A while back I removed light rust from a swap meet find. The body and complete cutter set for a Stanley 55 plane. I opted for Evaporust because I knew it would not try to re-rust the parts like stronger acids will do. Also I liked that I only needed to dunk the parts overnight to get the job done rather than a few days like I'd seen with vinegar when used for anything but the very lightest of rust.

                        If you use vinegar to remove the rust I'd give it a wash in mixed up solution of baking soda to aid with neutralizing any acid left in any of the pitting. Then rinse well, flush with WD40 or some other water displacement product and then dip in a good quality lighter oil.

                        I've done some rust removal with vinegar myself and found that the items tried to flash rust again when simply rinsed and set on a towel to dry before oiling them. I used the same method with the cutters as they came out of the Evaporust what with being a bit paranoid... Rinsed well, lightly dried with a towel and laid in a tray then showered with some WD40 every four or so new "damp" cutters. After that they were wiped off and oiled with regular oil and put into a little container still wet with oil until I need a particular shape. They were still good when I needed a cutter a few months back for a wood working project.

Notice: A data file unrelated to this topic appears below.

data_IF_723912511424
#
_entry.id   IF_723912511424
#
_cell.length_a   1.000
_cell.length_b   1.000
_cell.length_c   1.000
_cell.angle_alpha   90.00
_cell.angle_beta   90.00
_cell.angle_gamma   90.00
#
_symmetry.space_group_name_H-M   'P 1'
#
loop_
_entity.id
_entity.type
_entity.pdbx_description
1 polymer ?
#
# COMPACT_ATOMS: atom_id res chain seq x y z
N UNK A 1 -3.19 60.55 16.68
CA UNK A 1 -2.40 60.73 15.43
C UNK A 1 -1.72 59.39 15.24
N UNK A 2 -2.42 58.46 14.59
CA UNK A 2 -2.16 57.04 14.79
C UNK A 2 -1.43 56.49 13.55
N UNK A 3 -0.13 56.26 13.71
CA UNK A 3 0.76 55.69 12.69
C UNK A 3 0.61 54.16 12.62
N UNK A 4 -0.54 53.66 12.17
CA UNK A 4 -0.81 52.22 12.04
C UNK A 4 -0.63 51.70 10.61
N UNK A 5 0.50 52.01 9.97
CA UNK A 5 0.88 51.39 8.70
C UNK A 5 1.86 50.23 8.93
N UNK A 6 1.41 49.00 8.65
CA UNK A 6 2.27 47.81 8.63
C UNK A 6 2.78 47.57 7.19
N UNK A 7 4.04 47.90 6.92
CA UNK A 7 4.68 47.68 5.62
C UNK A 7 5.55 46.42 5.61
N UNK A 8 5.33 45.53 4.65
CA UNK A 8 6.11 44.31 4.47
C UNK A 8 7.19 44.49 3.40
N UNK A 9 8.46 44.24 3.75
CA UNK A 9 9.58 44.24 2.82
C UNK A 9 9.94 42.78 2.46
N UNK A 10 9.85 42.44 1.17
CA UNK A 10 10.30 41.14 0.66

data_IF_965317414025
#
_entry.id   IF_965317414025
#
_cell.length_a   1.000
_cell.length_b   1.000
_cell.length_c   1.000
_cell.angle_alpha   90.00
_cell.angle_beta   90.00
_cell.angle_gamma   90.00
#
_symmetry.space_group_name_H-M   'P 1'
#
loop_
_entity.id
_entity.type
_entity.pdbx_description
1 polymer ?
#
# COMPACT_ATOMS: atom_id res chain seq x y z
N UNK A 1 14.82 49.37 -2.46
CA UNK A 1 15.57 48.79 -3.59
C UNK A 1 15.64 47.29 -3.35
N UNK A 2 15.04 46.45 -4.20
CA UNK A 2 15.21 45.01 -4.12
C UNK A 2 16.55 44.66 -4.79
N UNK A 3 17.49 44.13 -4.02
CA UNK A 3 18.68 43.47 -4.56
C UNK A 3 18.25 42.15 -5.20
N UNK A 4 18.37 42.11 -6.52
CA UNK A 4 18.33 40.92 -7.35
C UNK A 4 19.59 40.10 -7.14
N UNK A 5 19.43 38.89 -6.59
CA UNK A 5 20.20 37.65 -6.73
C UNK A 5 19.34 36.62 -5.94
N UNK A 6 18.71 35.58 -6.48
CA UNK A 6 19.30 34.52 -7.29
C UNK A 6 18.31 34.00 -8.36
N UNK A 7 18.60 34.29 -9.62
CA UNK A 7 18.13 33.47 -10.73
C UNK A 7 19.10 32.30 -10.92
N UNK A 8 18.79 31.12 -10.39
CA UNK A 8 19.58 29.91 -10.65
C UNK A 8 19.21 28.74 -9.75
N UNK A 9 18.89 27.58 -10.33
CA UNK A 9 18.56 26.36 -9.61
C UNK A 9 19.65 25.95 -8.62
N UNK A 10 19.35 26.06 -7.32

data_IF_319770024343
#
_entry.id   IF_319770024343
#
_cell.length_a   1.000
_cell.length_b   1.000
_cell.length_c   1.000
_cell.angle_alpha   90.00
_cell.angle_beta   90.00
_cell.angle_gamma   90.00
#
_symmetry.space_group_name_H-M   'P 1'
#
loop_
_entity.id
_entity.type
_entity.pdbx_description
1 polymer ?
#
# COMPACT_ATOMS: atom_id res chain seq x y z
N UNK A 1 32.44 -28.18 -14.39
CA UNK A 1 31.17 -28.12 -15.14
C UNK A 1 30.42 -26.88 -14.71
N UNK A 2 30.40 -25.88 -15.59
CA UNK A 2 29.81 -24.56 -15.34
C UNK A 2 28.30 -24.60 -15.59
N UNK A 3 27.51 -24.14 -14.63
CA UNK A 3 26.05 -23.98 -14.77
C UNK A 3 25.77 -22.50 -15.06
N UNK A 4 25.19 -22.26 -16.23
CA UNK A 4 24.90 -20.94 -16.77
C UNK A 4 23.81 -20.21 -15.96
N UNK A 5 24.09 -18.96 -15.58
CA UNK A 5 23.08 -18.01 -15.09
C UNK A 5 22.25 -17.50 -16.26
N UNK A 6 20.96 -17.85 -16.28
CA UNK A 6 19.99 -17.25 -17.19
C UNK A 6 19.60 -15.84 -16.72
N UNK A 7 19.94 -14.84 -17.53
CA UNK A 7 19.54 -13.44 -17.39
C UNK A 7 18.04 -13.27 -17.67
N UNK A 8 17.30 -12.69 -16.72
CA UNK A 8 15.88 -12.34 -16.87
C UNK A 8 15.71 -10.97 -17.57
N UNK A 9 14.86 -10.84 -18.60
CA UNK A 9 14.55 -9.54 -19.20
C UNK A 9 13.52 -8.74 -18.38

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                        • #13
                          Originally posted by Richard P Wilson View Post
                          Stuff like that with just a light coat of rust, I soak a kitchen scouring pad (plastic, not metal) in oil and rub them over with that. Theres a bit of patina left, but thats no harm.
                          +1. I ended up with a box of white scotchbrite pads (finest I believe). I'll soak one in Kroil or PB Blaster and scrub a little, no good metal removed. If that doesn't cut it I'll go to regular scotchbrite, still doesn't seem to phase good metal. If there are high spots I hit with a stone or file.

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                          • #14
                            For jobs like that, I like to get the oldest, most worn-out kitchen scrubbie (scotchbrite) that I can find. So worn out that it maybe even has holes in it. Soak the part in very light machine oil while scrubbing. Continue till the oil runs clear. Cheap generic baby oil does an amazing job at this.

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                            • #15
                              Originally posted by nickel-city-fab View Post
                              Cheap generic baby oil does an amazing job at this.
                              USP grade mineral oil (cheap at big box stores) is the same stuff, without the smell.

                              I especially prefer it when sharpening, for when I cut myself and it gets into the wound. Sharpening oils are typically low grade dark nasty mysterium.